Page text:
Minimizing pain associated with surgeries has been of clinical and research interest for centuries. A new study has investigated the potential to reduce surgical pain in children following dental treatments using paracetamol before the procedure.
Researchers compared the effects of paracetamol and placebo in children between the ages of 5 and 12 years old. More than 100 children were included in the study. Approximately half of the children received 15 mg/kg of paracetamol 15 minutes prior to dental surgery, while the rest of the children received a placebo.
The scientists collected data from the children at baseline as well as immediately following the surgical intervention and again 2.5 hours later, via phone. The results showed that the children who received paracetamol experienced no difference in pain experience compared to those who received placebo.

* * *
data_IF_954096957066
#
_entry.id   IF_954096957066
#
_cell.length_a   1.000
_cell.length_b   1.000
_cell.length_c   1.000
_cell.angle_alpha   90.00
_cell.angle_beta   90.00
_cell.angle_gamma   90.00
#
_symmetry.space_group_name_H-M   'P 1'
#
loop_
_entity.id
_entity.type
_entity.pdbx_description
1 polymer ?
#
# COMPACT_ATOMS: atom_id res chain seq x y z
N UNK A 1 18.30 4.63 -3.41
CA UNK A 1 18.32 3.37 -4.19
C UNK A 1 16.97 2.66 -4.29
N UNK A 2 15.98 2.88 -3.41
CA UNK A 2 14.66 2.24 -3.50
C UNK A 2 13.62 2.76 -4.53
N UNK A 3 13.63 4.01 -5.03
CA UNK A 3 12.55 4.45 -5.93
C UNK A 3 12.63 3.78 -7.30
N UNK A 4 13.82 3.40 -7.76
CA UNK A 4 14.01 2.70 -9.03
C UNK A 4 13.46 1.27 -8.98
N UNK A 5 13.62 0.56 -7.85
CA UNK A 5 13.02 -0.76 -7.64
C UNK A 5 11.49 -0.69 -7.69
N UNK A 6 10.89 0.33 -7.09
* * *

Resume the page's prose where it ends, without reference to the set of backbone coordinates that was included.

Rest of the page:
Rather than the pre-operative intervention, the biggest predictor of pain in these children was the specific procedure they endured. For instance, postoperative pain appeared to be higher in children who had stainless steel crowns placed or underwent combinations of crown placements, pulpectomies, and extractions.
While it is important to minimize pain in patients undergoing surgery, the current study suggests that paracetamol, when used before dental surgery, is not beneficial. To avoid patients seeking post-operative emergency physician pain management, more research into strategies that could prove valuable in alleviating surgical pain will likely help us not only reduce pain but also the anxiety associated with surgical procedures.
Fux-Noy, A. et al. (2020). Does preoperative paracetamol reduce pain after dental treatment? A randomized controlled double-blind study, Quintessence Int, 51(9), 732-740.